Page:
British wounded
© Dan Chung / AFP
The British government is so determined to avoid the embarrassment of soldiers' compensation cases that it may change its entire damages scheme in order to keep cases out of the public sphere, critics allege. Defence Secretary Michael Fallon will announce the changes amid a row about liability and the way legal firms have approached legacy cases from the UK's recent wars.

The plan is to end the proliferation of legal cases by paying out to injured soldiers and veterans without them having to sue the Ministry of Defence (MoD). Some critics say the sheer amount of cases presents a threat to Britain's ability to wage war while others hope the move would buttress the UK's combat immunity, making it harder to sue for incidents occurring on operations.

"Our armed forces put their lives on the line to keep us safe," Fallon will say. "I want more generous payments to anyone injured — or the families of those who are killed — in combat and to remove the stress of lengthy legal action." A three-month consultation period is expected to begin on Thursday before the new rules come into force. "As part of these reforms, the MoD will clarify in primary legislation that the common law principle of combat immunity should apply to deaths or injuries which occur in the course of combat situations," the MoD said in a statement seen by the Times.

Comment: FYI: Combat Immunity and the Human Rights Act
Combat immunity provides that when the armed forces are in the course of military operations, they are under no actionable duty of care in tort to avoid causing loss or damage to their fellow soldiers, or indeed to anyone else. The Ministry of Defence (MoD) cannot be sued when a commander makes a mistake in the heat of battle. Combat immunity is not limited purely to situations involving the presence of the enemy but applies to all operations against the enemy where armed forces are exposed to attack or threat of attack, including planning and preparation for combat. In these situations, the army cannot be sued for breach of its duty of care.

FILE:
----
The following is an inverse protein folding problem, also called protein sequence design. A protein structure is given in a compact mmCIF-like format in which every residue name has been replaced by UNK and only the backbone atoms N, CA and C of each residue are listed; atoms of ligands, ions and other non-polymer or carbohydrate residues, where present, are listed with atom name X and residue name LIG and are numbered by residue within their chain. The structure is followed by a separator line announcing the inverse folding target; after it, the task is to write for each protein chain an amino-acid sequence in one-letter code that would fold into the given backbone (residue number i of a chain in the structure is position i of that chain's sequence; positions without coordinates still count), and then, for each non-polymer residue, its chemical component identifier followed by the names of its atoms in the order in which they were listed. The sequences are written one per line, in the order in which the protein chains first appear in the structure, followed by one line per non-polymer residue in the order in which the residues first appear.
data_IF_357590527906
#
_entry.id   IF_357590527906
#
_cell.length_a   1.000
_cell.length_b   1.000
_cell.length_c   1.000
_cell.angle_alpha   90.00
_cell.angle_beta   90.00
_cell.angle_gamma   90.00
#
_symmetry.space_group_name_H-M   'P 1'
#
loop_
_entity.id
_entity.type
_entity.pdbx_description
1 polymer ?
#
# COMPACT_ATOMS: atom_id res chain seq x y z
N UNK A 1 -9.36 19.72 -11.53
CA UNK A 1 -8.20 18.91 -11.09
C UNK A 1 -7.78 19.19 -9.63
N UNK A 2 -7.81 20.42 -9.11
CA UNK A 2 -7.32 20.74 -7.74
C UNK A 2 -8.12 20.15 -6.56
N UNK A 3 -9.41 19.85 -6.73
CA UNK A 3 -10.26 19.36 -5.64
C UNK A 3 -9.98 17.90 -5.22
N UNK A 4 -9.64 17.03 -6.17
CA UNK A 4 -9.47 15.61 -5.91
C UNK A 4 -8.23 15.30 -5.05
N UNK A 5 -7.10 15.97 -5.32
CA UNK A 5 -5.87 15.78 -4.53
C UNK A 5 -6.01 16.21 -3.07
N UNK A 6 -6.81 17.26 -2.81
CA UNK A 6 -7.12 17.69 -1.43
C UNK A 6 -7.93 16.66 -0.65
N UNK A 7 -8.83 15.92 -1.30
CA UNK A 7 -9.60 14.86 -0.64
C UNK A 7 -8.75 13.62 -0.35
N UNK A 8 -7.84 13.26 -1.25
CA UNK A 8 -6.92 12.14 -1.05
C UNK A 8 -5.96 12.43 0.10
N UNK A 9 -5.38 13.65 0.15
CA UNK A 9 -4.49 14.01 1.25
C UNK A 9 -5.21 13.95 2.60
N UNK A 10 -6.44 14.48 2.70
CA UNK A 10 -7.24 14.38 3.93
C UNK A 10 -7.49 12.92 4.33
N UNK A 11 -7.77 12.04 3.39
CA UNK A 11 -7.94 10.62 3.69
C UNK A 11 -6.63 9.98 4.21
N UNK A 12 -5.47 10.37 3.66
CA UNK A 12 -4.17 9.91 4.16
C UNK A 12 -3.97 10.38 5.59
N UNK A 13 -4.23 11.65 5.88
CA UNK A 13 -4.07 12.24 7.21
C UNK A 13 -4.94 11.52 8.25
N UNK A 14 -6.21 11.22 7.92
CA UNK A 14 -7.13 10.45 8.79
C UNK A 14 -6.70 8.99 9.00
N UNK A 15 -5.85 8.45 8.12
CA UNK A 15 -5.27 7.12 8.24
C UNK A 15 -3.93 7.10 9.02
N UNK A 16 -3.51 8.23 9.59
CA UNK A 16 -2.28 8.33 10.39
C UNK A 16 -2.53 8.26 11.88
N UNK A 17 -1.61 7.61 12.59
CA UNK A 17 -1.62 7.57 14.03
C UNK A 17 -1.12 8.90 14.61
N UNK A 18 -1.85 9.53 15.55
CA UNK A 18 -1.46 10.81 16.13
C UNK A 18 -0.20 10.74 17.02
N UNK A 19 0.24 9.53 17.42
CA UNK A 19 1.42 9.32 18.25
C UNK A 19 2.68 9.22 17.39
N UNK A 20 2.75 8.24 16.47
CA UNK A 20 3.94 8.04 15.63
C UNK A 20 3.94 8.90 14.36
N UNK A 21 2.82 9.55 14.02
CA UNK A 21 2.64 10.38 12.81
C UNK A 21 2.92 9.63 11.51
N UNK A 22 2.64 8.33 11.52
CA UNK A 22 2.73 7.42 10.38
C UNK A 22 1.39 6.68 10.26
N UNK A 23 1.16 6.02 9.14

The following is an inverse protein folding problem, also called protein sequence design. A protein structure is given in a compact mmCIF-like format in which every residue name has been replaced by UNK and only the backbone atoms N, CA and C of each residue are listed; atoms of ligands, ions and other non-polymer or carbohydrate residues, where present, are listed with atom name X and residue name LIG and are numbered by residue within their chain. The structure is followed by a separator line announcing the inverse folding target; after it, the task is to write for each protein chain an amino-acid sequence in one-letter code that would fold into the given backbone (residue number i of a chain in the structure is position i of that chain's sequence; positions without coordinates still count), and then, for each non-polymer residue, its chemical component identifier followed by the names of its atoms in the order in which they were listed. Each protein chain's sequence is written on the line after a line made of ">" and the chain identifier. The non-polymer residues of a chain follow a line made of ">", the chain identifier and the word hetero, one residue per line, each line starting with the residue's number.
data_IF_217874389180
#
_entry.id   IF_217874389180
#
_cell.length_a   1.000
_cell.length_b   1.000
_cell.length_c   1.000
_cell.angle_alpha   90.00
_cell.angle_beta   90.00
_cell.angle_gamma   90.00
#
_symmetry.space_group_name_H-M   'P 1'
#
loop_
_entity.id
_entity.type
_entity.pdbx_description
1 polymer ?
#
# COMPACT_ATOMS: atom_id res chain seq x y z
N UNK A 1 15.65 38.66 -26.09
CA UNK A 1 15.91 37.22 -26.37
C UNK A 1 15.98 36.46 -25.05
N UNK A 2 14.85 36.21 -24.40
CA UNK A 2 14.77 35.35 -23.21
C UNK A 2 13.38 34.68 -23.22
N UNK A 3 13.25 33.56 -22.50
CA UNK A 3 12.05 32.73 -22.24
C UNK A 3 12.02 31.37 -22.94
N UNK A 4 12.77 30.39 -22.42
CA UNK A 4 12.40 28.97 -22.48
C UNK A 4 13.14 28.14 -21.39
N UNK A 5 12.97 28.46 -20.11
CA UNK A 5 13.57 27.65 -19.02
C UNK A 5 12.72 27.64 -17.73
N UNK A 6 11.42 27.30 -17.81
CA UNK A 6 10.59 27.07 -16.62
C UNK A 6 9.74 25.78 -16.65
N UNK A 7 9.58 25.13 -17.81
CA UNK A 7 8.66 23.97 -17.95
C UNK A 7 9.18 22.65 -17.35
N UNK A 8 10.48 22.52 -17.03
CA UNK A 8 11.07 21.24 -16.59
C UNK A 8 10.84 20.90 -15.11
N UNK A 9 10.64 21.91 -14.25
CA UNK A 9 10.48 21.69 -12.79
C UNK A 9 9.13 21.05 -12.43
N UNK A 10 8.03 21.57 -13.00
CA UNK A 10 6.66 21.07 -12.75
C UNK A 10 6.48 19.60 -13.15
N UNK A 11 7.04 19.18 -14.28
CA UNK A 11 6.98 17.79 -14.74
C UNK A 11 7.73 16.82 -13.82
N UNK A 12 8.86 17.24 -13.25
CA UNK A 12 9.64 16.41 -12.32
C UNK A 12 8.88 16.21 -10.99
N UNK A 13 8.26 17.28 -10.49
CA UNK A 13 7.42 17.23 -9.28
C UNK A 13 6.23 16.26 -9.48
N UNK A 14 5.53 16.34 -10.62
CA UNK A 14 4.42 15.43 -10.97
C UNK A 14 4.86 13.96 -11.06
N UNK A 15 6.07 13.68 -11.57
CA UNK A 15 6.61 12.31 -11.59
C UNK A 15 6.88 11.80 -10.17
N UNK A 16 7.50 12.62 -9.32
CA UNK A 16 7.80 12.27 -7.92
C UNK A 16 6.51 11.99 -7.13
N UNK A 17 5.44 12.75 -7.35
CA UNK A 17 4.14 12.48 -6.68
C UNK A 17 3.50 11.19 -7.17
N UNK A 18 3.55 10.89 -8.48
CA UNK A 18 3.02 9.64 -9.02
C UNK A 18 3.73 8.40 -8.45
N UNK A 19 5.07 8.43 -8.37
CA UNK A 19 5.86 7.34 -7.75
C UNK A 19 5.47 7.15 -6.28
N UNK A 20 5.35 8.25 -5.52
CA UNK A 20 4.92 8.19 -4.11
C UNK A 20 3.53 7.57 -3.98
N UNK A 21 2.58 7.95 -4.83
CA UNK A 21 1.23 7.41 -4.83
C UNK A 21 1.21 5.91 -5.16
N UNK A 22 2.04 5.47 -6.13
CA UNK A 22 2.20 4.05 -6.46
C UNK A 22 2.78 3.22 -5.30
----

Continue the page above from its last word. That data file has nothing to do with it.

In other words, no negligence claims (such as improper/faulty equipment) will be allowed by injured soldiers against the Ministry of Defence.

In November a blunder at the Treasury was revealed to have forced the MoD to ask for an extra £438 million ($541 million) in emergency funds to cover payments to a compensation scheme for wounded troops.

The error was exposed when Mark Lancaster, MoD parliamentary under-secretary, admitted an "inadvertent publishing error" had been made in a statement to the House of Commons. The MoD conceded the Armed Forces Compensation Scheme - which pays wounded and retired soldiers - was short by a massive sum.